Businesses: Environmentalists’ plastic bag bans fuel shoplifting
Banning plastic bags was supposed to save the planet, but it looks like those bans are only enabling shoplifters.
A Seattle, Washington ban on plastic shopping bags has resulted in spikes in shoplifting and net losses of thousands of dollars, according to local business owners.
Mike Duke, who operates the Lake City Grocery Outlet with his wife, said that since the plastic-bag ban started last July, he’s lost at least $5,000 in produce and between $3,000 and $4,000 in frozen food.
“We’ve never lost that much before,” Duke told local KBOI News.
Twenty-one percent of Seattle business owners say that shoplifting has become a problem since the bag ban took effect last July, according to a poll conducted in January by Seattle Public Utilities. Eight percent said shoplifting had become a “big” problem because of the bag ban, while approximately six percent said it was a “medium” or “small” problem, respectively.
“Across the United States we have seen these bag bans, and the shoplifting has always had a substantial leap,” Jan Gee, president of the Washington Food Industry Association, said to KBOI, “and so it was not a surprise to us.”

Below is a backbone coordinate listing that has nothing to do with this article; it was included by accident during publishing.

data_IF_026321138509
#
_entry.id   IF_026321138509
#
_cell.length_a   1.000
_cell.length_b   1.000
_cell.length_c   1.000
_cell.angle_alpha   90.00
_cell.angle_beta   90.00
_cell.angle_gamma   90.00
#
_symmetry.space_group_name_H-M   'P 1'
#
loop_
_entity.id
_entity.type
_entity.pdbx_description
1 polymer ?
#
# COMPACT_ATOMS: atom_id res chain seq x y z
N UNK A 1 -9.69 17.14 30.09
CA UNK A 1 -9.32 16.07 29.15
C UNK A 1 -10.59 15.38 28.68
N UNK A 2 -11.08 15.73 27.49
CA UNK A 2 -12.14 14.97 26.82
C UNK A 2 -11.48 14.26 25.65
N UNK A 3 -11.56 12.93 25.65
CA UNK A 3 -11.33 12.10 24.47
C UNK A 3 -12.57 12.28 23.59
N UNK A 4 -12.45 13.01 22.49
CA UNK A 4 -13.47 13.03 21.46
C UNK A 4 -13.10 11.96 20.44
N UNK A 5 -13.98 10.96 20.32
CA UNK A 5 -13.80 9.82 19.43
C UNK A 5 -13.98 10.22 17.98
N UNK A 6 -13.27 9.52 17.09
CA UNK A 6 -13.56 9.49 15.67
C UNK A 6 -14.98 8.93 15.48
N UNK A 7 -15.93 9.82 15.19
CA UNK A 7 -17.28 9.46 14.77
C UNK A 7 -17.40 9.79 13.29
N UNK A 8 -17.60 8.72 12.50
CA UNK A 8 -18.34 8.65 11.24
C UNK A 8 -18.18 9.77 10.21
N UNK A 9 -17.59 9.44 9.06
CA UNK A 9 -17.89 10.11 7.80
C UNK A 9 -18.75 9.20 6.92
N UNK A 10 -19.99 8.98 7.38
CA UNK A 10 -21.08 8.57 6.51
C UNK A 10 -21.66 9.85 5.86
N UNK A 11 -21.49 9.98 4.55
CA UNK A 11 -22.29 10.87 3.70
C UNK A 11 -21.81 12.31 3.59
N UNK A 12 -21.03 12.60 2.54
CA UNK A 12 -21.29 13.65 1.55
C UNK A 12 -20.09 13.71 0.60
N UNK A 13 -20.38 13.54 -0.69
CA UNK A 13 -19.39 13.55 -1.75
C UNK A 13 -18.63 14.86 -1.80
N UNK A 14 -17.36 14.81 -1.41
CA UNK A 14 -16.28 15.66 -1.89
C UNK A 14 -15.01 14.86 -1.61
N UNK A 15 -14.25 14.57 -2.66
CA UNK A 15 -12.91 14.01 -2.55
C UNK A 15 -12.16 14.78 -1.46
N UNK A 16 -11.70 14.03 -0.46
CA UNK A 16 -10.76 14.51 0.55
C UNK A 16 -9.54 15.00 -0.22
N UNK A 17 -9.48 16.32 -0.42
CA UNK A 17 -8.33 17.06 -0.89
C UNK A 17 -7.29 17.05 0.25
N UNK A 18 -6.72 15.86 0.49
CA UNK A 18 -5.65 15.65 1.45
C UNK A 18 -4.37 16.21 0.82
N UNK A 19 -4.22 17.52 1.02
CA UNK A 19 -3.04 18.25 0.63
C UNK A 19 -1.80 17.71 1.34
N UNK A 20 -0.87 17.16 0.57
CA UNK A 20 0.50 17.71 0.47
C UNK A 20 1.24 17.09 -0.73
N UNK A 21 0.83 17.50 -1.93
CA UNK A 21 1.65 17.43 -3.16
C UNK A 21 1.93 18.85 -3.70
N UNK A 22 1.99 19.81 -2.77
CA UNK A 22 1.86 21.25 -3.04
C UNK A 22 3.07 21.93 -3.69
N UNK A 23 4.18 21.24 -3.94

However, officials from Seattle Public Utilities say the results are less dire than they might appear.
“Even though the stores saw some level of a problem, the overall feeling is that this isn’t much of a problem,” said Dick Lilly, who manages the plastic bag ban for Seattle Public Utilities. The survey shows that nearly four in five businesses either thought the bag ban had not resulted in an increase in shoplifting at all, or had no response to the question.
But some residents are still concerned.
“I’ve actually seen [the shoplifting] happen,” Seattle resident Ramona Lund told KBOI, as she stood at the heart of Wallingford’s shopping district. “You can just see when they walk through and they load up their bag and they just go out the door.”